Sending a man to outer space in a homebuilt spacecraft worth US$70,000 may seem like a crazy idea to most of us, but not for a Danish group of enthusiasts who call themselves Copenhagen Suborbitals.
Their shoestring-budget single-person flying bullet might have come one step closer to an actual manned flight, thanks to a partially successful test flight last Friday (June 3).
The amateur space engineers prepared everything just as if it was going to be a real flight to space, apart from the passenger, which actually was a crash-test dummy. The rocket HEAT 1-X was launched from a floating ramp called “Sputnik” on the Baltic Sea, carrying a single-person standing capsule known as Tycho Brache (named after a Danish astronomer).
All went as planned, apart from the fact that the parachute was torn apart due to air drag and didn’t fully open. It was meant to slow down the spacecraft’s return, so as it turned out, HEAT 1-X ended up splashing down to the water after just a few minutes of flight.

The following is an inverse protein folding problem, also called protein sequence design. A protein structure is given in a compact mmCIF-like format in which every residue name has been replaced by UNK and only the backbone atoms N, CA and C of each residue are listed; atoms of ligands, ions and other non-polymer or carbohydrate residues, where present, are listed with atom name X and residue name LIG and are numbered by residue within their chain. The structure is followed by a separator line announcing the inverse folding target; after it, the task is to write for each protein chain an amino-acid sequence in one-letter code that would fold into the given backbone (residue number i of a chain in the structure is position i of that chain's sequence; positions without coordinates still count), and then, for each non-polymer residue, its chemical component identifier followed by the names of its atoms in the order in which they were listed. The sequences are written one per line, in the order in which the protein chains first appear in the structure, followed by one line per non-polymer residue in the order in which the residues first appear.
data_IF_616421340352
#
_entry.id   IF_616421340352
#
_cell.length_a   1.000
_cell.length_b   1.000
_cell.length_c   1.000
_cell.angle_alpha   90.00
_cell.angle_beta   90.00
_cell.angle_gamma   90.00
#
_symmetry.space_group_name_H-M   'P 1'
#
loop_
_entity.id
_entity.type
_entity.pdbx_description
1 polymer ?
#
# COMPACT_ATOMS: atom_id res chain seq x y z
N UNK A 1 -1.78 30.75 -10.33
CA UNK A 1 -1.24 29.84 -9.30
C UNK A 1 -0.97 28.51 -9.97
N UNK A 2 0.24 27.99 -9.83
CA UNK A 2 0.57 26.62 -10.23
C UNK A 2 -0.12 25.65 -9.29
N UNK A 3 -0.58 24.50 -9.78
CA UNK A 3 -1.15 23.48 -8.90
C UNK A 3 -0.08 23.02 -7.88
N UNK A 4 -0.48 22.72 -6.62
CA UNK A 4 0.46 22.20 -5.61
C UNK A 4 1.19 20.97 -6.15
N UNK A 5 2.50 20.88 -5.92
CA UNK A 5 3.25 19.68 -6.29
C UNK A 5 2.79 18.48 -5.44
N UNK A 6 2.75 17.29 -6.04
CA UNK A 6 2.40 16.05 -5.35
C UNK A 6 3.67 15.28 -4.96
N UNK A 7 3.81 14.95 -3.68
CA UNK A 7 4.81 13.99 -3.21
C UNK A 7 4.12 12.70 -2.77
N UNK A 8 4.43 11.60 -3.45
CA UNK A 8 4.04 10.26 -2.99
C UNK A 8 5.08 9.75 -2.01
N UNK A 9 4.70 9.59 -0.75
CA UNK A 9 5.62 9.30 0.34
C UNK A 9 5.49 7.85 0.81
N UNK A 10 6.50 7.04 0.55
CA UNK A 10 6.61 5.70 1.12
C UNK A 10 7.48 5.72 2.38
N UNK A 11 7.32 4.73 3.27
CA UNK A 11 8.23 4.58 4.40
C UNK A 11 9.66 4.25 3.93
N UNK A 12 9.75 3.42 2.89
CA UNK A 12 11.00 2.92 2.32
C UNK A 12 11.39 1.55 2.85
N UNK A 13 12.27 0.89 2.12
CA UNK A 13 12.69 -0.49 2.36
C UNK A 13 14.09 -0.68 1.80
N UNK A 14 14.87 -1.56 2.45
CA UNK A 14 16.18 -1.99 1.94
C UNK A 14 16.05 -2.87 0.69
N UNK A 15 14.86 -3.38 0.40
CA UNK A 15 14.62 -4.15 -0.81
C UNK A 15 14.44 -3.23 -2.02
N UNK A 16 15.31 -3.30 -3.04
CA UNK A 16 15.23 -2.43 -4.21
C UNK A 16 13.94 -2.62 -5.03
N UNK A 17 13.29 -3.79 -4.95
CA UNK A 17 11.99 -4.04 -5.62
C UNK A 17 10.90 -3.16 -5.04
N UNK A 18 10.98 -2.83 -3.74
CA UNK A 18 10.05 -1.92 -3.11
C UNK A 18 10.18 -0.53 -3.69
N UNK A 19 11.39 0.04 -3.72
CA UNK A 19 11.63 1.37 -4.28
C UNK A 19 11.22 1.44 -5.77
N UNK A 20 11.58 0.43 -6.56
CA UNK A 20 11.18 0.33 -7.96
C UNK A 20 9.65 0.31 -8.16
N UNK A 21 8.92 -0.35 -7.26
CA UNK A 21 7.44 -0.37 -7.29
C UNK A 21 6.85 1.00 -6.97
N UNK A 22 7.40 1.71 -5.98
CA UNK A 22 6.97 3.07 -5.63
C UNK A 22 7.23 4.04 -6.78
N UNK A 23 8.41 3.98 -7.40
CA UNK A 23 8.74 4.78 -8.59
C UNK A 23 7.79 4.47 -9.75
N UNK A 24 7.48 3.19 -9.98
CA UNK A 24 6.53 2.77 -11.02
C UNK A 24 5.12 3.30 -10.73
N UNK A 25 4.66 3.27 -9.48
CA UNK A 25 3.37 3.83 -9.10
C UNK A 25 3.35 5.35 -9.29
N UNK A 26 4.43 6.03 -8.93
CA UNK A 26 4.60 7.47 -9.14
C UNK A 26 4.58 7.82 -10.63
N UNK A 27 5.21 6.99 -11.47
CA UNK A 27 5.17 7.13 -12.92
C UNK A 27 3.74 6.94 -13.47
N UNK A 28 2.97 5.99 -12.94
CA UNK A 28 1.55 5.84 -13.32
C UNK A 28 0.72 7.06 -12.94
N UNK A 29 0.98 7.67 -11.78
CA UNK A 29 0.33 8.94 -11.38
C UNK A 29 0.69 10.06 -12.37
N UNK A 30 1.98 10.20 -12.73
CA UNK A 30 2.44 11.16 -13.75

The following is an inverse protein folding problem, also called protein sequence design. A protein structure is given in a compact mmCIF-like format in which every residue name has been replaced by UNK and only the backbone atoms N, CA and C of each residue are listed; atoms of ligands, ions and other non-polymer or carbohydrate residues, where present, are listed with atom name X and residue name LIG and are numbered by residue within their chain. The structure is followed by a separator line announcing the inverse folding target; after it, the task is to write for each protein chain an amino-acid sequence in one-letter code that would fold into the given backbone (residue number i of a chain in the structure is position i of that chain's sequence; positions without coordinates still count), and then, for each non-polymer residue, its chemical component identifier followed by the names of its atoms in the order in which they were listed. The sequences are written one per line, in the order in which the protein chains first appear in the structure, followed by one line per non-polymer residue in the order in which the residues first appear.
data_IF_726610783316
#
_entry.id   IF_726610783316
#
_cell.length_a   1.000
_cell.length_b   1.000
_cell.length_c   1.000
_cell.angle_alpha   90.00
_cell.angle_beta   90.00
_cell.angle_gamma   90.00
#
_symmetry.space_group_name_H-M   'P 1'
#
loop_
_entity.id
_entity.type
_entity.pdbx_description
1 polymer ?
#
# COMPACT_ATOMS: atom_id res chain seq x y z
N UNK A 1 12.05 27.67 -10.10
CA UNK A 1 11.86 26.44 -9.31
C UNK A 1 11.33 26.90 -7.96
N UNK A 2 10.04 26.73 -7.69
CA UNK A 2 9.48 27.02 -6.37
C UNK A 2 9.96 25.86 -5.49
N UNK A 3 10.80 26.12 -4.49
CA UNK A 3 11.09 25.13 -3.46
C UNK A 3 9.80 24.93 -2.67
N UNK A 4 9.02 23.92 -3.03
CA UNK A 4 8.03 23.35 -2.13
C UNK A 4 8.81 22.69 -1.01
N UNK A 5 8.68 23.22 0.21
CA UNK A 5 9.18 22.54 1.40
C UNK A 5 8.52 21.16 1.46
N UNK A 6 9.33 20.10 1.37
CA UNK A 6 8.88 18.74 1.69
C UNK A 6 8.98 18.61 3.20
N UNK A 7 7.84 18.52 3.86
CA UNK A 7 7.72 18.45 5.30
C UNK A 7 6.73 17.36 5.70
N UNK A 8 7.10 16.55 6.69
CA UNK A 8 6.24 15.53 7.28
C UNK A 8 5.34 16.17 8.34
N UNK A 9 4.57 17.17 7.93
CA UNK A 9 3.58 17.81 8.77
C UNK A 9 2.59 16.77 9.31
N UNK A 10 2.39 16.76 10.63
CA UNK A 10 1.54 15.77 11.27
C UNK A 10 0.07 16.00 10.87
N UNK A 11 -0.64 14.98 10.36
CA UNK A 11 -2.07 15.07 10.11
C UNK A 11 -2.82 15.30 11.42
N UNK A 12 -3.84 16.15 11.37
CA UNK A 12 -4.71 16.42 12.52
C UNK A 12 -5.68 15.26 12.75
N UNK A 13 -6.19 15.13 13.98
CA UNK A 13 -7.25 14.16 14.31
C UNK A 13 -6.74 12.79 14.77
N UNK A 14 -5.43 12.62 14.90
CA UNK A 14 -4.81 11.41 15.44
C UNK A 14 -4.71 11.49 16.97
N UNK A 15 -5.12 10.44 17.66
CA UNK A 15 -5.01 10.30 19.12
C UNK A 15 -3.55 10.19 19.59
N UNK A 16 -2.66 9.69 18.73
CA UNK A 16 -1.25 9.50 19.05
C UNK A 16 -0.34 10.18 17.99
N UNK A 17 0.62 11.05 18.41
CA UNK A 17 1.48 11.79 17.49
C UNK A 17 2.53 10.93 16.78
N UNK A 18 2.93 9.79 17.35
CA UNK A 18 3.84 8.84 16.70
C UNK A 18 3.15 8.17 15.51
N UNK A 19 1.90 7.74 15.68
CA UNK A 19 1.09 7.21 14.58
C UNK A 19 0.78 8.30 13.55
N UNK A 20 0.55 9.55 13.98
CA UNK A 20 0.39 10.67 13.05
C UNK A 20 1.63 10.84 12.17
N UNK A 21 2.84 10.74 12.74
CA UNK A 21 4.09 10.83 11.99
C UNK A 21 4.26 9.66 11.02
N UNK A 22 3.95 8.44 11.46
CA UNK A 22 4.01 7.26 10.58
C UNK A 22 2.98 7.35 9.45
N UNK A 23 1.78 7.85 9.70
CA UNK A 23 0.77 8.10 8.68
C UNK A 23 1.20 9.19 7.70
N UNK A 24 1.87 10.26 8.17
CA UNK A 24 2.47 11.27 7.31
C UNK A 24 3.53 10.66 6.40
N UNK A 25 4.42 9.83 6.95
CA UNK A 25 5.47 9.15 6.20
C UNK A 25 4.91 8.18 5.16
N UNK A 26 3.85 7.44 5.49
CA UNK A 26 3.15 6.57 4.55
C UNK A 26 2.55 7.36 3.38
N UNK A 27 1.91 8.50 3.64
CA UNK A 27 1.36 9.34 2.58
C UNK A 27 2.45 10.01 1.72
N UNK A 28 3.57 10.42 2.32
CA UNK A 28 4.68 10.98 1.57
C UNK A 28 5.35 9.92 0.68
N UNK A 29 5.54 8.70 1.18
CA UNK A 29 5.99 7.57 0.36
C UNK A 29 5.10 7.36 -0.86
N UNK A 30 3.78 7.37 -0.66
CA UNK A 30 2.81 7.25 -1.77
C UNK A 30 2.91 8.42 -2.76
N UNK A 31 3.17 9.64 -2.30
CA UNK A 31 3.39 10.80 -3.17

Maximum altitude achieved during the test flight is estimated at 2.8 km (1.74 miles), which is far less than the Suborbitals team planned (around 15 km/9.32 miles). For comparison, the Kármán line, commonly referred to as the border of outer space, lies at an altitude of 100 km (62 miles).
- Danish DIY rocket has first successful launch (boingboing.net)
- Danish Amateurs Launch Homemade Rocket, Aim for Future Spaceflight (space.com)